Director Michael Winterbottom, whose only signature style is that he has none, directs like he's making a documentary, employing hand-held digital photography and fragmented editing to tell the story in as unglamorous a fashion as possible. There are only a few "movie moments": flashbacks to the Pearls' happier times that offer a welcome respite in the darkest moments; Marianne's pained outburst after she discovers her husband's fate. Curiously, the matter-of-fact storytelling is somewhat distancing. One scene after another follows the police and special investigators as they follow one lead after another, but we never get a feel for who any of them are. Realtionships—such as the friendship between Marianne and her Indian friend Asra (Archie Panjabi)—are never really established, not to mention developed. The movie is good about not telling us what to feel, but neither does it make us feel much of anything.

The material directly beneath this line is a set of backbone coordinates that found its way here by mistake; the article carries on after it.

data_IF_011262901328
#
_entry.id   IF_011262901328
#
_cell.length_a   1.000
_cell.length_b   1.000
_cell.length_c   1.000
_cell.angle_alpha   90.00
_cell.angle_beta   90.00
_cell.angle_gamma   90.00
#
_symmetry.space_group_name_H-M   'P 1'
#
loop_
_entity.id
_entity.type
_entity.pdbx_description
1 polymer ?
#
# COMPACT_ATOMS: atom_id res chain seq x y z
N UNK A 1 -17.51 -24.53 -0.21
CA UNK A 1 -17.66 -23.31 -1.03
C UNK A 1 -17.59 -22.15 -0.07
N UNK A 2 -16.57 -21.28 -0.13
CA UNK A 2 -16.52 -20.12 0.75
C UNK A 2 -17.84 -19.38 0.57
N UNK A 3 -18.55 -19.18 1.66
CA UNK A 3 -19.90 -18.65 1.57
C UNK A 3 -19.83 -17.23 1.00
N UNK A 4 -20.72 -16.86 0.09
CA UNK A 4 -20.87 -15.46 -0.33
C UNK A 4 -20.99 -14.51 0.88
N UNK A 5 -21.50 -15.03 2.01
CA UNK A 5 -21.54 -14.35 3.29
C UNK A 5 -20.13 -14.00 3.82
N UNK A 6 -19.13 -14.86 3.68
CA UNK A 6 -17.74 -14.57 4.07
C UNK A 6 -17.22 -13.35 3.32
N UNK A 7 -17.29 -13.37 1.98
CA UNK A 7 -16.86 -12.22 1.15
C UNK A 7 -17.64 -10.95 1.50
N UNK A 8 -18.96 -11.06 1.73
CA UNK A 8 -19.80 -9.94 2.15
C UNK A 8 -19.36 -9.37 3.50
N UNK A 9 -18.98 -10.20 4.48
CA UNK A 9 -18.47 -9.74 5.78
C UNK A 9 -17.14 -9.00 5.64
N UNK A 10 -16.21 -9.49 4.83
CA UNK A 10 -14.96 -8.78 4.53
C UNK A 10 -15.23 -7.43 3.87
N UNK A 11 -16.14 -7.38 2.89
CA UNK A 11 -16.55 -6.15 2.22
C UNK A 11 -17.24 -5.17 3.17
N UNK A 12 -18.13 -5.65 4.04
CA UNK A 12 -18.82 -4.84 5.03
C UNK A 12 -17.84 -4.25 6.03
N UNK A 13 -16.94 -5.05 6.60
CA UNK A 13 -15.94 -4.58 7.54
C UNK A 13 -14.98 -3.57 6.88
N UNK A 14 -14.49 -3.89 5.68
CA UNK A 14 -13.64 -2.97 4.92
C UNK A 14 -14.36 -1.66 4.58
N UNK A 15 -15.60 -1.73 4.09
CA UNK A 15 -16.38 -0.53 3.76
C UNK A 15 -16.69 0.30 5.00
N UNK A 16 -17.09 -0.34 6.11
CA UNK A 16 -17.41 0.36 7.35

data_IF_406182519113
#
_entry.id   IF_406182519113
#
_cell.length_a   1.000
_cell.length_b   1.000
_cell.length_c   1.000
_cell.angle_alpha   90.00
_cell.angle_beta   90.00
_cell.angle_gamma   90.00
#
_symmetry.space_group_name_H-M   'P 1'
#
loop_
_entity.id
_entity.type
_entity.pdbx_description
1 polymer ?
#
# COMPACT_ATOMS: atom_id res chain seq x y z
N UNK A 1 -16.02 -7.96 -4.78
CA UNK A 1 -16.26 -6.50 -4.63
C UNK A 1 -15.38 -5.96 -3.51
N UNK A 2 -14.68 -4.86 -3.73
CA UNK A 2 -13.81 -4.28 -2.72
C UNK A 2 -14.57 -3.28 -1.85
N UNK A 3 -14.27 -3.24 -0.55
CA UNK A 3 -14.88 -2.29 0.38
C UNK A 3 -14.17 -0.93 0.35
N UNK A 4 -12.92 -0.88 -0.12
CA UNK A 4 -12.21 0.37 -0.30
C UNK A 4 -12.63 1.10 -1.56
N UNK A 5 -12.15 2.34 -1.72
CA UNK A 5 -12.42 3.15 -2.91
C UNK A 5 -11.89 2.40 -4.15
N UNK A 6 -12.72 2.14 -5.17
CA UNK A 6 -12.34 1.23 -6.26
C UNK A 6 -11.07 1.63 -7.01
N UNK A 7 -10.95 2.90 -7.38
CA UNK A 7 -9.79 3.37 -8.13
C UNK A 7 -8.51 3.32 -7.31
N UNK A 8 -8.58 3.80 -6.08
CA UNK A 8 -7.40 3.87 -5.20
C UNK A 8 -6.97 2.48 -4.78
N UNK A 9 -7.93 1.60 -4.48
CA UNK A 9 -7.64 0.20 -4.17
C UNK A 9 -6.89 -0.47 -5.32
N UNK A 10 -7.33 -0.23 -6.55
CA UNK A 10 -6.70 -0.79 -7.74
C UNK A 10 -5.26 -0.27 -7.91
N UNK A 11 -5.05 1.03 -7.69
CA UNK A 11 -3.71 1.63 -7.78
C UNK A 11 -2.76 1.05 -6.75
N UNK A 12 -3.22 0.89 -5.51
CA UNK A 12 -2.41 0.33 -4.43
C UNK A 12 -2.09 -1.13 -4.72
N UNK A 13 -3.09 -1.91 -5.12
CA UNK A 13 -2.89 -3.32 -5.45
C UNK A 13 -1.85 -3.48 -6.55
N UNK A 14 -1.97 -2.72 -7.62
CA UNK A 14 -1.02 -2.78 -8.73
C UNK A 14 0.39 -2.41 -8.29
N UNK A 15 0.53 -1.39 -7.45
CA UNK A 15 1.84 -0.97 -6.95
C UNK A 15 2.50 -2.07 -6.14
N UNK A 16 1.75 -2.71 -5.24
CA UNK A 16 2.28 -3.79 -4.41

And that's the real problem. As well intentioned as it is, A Mighty Heart tells the wrong story. The search for the missing reporter is the stuff of screenplays—characters pace in frustration, a whiteboard fills up with a labyrinth of indecipherable connections between possible suspects, Angelina Jolie is filled with a furious resolve—but it isn't the story we want to see. Daniel Pearl is the story. What he did, and why he did it. Marianne's story is undeniably a very human one, potentially very powerful—but by focusing on her too much, the movie feels reduced, an actor's showcase. Though we're told it's so, we don't see why the Pearls believe journalists play such a vital role in the world. We're only given bits and pieces of the story Daniel was investigating, and only the barest hint of its larger context. Most people probably don't really know what it means that Daniel was abducted while in Pakistan; if it had been Iraq, Iran, or Saudi Arabia, it wouldn't make a bit of difference to the film, which is more about the search, a process we've all seen done before and in far more cinematic a fashion. The movie coasts on the fact that we all know this is a very sad, and unfortunately very real story. But it never takes us inside it, never tells us why this story matters—it fails to connect. For such a gut-wrenching account, it's an oddly arm's-length film, engaging the head far more than the heart.